What makes a good parent? It’s easy for parents to be set in certain ways when it comes to discipline. But what makes a good parent when it comes to discipline? It means being able to adjust discipline methods based on the developmental age of your child.
How to Discipline Your Child Based on their Developmental Age
Discipline is based on what your child is capable of or not capable of, and should change as your child grows up. A lot of parents choose to discipline their children in a certain way, without realizing it doesn’t make sense for a child that is a specific age.
Before Middle School
In general, it’s best to use concrete things with children who are in the pre-reasoning stage because they can’t reason through problems yet.
To ask questions and work with them through problems doesn’t make any sense yet.
Instead, try taking things away and taking away privileges. They may have a bit of a tantrum, that’s normal, you can distract them and move it along.
Do not drag the punishment out for days. This is like dragging your child’s nose into a mistake for days. You don’t have to drag a punishment on for it to be effective.
It’s important to have a good sense of time. We’re not holding on to the past and there’s no point in making your child do this. Move on the next day.
I would like to emphasize that corporal punishment is never a good idea. It’s very hard for a child to handle this type of disruption. Think about someone putting hands on you, it will throw you off, and you’re an adult; now imagine a child going through that. This is not effective and there are other ways to discipline.
Middle School and Up
As a child gets into middle school, they start being able to reason. You’ll want to take advantage of this and help their reasoning develop. In this developmental stage, taking things away doesn’t make sense. No one is going to take things away from them as punishment when they’re an adult. Therefore, this type of discipline does not work for middle school and up.
At this age, we want to start giving our children choices.
For example, if your child tells you another child has been mean to him/her, ask questions to help him figure out the options. Such as, what are you going to do about it?
It’s okay to step in and encourage something different if your child is choosing something dangerous or illegal. Such as, If your child wants to punch the other kid, encourage a different route.
If your child says “I don’t know,” offer up three choices he can handle, and talk about each choice with your child. By doing this, it’ll show your child the choices adults have to make every day. By practicing this with your child, you are bringing them into your thought processes and showing them how to do it on their own.
Options you can offer up:
- Go talk to your teacher
- Go talk to the student
- I can go with you to talk to the teacher.
If your child thinks about it and still does not know, choose for them. Choose the option with you involved because clearly your child is not at the level of development to handle this type of conflict, just yet. By going with your child, you can show them how to handle this type of situation. Do this until they start deciding for themselves.
Once they decide on their own, let them follow through on their plan.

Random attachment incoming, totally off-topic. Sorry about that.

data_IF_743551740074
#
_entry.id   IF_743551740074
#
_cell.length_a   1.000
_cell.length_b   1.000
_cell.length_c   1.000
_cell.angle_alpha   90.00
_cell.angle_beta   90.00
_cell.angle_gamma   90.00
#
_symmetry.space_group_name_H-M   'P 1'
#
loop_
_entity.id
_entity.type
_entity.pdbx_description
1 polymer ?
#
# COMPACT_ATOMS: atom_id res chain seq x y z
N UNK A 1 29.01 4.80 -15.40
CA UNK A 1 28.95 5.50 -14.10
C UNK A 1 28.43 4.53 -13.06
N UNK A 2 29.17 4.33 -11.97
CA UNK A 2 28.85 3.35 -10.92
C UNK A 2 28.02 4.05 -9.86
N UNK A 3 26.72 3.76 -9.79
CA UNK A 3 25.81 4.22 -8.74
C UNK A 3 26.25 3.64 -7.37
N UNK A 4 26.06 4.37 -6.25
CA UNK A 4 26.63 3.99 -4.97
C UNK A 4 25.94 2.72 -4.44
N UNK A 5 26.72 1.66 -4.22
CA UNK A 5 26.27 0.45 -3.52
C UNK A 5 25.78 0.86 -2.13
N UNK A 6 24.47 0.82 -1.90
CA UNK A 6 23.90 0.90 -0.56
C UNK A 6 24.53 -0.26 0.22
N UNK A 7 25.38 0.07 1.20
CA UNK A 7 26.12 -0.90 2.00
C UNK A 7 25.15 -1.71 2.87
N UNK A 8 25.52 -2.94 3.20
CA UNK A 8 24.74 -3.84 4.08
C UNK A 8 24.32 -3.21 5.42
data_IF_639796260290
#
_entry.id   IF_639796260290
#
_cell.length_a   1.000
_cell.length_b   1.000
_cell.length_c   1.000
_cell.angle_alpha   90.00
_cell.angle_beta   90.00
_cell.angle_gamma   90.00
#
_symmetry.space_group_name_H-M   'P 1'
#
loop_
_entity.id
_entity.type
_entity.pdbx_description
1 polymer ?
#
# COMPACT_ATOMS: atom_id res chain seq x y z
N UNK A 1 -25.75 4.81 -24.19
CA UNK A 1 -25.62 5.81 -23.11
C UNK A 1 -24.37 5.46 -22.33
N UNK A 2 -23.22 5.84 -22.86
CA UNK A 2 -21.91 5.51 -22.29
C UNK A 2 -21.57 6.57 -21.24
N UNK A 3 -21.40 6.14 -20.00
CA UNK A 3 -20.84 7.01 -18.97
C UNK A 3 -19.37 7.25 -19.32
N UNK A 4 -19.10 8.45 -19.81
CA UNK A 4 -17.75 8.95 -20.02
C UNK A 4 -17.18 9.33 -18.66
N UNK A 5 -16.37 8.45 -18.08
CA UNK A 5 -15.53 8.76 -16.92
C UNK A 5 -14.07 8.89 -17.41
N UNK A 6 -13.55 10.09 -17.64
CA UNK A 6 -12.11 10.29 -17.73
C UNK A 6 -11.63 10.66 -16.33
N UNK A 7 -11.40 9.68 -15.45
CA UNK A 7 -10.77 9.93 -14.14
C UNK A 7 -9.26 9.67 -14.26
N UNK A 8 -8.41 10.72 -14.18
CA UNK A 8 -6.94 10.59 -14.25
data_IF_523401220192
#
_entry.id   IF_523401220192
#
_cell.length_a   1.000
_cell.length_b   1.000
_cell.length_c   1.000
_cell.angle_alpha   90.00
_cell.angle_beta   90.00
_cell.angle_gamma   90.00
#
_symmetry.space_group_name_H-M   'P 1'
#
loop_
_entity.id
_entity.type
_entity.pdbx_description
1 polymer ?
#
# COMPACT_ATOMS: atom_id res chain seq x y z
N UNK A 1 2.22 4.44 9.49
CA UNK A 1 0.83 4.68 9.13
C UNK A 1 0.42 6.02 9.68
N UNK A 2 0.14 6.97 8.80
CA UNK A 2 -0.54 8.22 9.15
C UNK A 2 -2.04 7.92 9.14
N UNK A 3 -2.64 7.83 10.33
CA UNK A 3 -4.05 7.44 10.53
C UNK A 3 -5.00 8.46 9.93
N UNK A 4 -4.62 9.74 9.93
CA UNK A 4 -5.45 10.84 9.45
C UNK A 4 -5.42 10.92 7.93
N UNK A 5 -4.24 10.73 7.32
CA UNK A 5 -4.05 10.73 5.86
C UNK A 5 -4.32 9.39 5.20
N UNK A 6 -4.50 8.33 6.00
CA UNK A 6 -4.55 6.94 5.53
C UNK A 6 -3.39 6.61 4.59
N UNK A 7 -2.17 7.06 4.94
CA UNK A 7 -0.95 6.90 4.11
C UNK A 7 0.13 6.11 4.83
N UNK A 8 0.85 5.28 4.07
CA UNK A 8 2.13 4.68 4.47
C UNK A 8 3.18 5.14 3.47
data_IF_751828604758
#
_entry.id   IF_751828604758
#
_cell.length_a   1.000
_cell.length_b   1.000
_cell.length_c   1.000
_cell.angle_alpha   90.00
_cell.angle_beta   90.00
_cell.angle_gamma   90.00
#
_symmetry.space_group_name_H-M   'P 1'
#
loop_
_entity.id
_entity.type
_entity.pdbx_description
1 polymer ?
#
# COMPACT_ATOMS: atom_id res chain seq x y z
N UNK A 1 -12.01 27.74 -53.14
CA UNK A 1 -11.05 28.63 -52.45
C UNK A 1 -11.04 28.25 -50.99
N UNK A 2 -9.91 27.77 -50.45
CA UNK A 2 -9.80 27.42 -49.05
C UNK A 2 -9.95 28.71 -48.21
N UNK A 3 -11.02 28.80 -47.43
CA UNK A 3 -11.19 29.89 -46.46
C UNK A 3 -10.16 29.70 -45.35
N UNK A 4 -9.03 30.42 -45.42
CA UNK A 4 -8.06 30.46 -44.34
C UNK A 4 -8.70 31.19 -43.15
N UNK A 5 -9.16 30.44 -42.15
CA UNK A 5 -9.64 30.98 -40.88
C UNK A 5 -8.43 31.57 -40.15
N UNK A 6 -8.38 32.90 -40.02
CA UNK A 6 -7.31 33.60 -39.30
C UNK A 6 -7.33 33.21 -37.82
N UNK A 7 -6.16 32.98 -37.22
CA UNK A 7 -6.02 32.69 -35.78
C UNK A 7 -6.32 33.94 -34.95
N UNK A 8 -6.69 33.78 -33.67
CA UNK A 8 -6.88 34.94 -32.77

Reminder: The goal of parenting is not to have a perfect child or an always happy child. This is not what makes a good parent.
To save your child from any form of pain is not the goal. Some parents somehow think this is going to make them a hero in their child’s eyes, and therefore the kid is going to be in love with them more. That’s not how it works.
Pain is a great motivating factor. Pain motivates them to make a change. If they’re comfortable, why change? You want them to sit in their discomfort long enough to come up with a solution. Then, you want them to try out the different solutions. Oftentimes, they will come up with a solution that is not a good idea. Let them try it out! You want to avoid telling them not to do it and let them make the bad decision, so they can see what happens.
*Unless it is dangerous or illegal.
A quick example from my personal life.
When my son was in 7th grade, he wanted to watch TV on a school night but he had an informational pamphlet due at school the next day and he had to finish homework before he could have TV time. He rushed through his homework, completing the pictures with pencil drawings. When I saw his work, I asked him if that was all he had to do. He said yes, that’s it, it’s fine. The next day at school he came home so upset because the teacher made the students go in front of the class to present the pamphlet. Going forward, all I had to do was ask him, “Is that something that is going to be presented or displayed?” His homework was beautiful after that.
Had I stepped in, and said that’s not right:
A. I might be wrong.
B. It wouldn’t stick with him, like the lesson of learning on his own did.
No involvement, no commitment. If they’re not involved in the pain of it then it’s not going to stick with them.
Your job is to get involved less and less as they get older. You become more of a safety net for bad or dangerous ideas.
This is what makes a good parent when it comes to discipline. If you have any questions, please feel free to reach out by phone or text at 757-340-8800. Or go to WWW.DRLDABNEY.COM.
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Gonna share this one to some friends